7 May – In the presence of our enemies
1 Peter 2:19-25
Today we have for our text the most popular of all the psalms. It seems to speak to us in ways as deep as the still water it describes, and so we are very willing to pray and to sing it.
We noted last week that one thing about the psalms is that they speak a range of experiences which far exceed the actual experience of most of us. As such, the Psalms constitute something strange to us if we take the collection as a whole. One of our tasks this morning, then, will be to see in what way this most familiar and loved of the psalms might also be strange to us, or make us strange to ourselves.
We also noted last week that, if the psalms capture the breadth of human experience of the world and of God, then the one who sings them is ultimately Christ himself, who presents to us one instance of that breadth of experience (an insight which goes back at least to Augustine). The psalms are both our prayers and, in a way, come to us as a gift of Jesus himself.
Our approach to the psalms as Christians, then, is peculiar. We do not jump over the person of Jesus to access these prayers directly, without reference to him. Jesus “colours” our reception of the psalms. The still waters are the waters by which Jesus was given to rest; the “dark vale of death” was one through which Jesus walked, the “all the days of my life” where Jesus’ own days.
At the same time, Jesus gives us other things, which also impinge on our reading of this psalm. We’ve heard today from John’s gospel that Jesus himself is the shepherd. In this light, the Psalm turns us specifically to him and his benefits as the key to our singing the psalm. It is Jesus who leads us to safe pastures, whose rod and staff comfort us.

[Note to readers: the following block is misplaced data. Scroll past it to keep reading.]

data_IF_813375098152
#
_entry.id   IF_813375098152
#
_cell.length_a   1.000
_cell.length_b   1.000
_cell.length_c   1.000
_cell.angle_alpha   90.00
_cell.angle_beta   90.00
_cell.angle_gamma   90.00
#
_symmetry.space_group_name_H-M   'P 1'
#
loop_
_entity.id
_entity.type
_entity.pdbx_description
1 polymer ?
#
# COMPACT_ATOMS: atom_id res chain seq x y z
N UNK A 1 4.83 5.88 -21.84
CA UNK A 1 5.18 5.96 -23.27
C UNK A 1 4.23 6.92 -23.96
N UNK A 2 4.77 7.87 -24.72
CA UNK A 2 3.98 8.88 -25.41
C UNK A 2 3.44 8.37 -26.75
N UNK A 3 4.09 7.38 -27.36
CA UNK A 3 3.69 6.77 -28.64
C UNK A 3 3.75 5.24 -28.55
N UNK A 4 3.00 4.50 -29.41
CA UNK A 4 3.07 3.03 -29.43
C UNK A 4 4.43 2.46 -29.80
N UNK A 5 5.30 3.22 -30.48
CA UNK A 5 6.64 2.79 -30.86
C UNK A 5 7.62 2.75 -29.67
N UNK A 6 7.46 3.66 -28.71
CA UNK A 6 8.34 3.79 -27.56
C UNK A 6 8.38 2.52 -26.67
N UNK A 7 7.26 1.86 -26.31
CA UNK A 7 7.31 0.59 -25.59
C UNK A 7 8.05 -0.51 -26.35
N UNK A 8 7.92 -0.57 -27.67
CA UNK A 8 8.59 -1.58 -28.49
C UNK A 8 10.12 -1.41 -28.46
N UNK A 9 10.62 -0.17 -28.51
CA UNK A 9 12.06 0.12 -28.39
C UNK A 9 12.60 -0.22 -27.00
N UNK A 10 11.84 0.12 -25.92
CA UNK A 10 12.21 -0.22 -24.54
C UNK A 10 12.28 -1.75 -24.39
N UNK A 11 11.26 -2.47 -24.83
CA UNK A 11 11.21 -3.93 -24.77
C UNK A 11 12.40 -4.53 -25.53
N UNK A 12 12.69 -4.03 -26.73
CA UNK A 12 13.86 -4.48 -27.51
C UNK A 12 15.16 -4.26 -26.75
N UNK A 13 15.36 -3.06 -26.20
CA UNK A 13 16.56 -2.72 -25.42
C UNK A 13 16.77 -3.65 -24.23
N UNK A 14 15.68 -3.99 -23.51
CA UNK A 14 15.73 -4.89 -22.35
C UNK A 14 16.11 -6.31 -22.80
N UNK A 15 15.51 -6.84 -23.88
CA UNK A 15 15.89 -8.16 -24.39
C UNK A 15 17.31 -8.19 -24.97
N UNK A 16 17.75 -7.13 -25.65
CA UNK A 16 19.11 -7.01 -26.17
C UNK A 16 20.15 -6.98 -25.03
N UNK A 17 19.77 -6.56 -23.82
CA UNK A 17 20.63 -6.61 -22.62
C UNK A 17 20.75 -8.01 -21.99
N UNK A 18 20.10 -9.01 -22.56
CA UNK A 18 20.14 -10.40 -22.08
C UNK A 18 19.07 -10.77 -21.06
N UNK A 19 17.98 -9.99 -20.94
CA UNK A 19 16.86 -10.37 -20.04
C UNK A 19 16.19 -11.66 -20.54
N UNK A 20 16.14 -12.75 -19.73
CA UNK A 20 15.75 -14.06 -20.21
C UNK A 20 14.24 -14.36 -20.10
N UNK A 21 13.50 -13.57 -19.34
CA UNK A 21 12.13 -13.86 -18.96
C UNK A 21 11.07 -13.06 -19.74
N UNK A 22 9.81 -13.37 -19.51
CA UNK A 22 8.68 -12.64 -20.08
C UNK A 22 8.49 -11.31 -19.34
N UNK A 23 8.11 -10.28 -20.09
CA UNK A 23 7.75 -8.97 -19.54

But there is one particular thing I’d like to present today as a focus for reflection – something which strikes me as very important although I don’t quite have a completed thought about it to offer you. Last Sunday I contrived a link between the Psalm 116 and our practice of the Eucharist on the basis of the reference in that psalm to a “cup of salvation”. The same is possible today although it is perhaps slightly less contrived! If we have moved from the Psalm as the occasional prayer of one of us to a prayer of Jesus himself, and from there to it being a prayer about Jesus as the Shepherd who leads and gives, as in the psalm, then another link to the Eucharist appears here:
He spreads a table before me in the presence of my enemies; he anoints my head with oil, my cup overflows.
We gather here, today, around a table. It is the table which this Lord, this Shepherd, spreads before us. It is not difficult to imagine that the table of the psalm is this table of the Lord. But if that is the case, the psalm invites us into an experience of the Lord’s table which, to me at least, is quite new.
The new thing is indicated in the line, “in the presence of my enemies.”
In what sense is our gathering around this table today a gathering “in the midst of enemies”? Or we can put the question differently by noting that this line about the table sits in apposition with the previous line in the psalm; that is, it says the same thing differently. So “the darkest valley” is being in the midst of our enemies; the comforting rod and staff are the table spread before us with the anointing oil and the overflowing cup.
In what sense is our gathering around this table today a gathering “in the midst of enemies”? In what sense is this table today set in “death’s dark vale”?
If we play with these images, and allow that they might inform our understanding of the meaning of the Lord’s table, then the Eucharist becomes something of a safe haven, or even a fortress. That is a new thought to me and, I imagine, also to many of you. I am not entirely sure what to make of it, but I suspect that we must make – and take – something from it.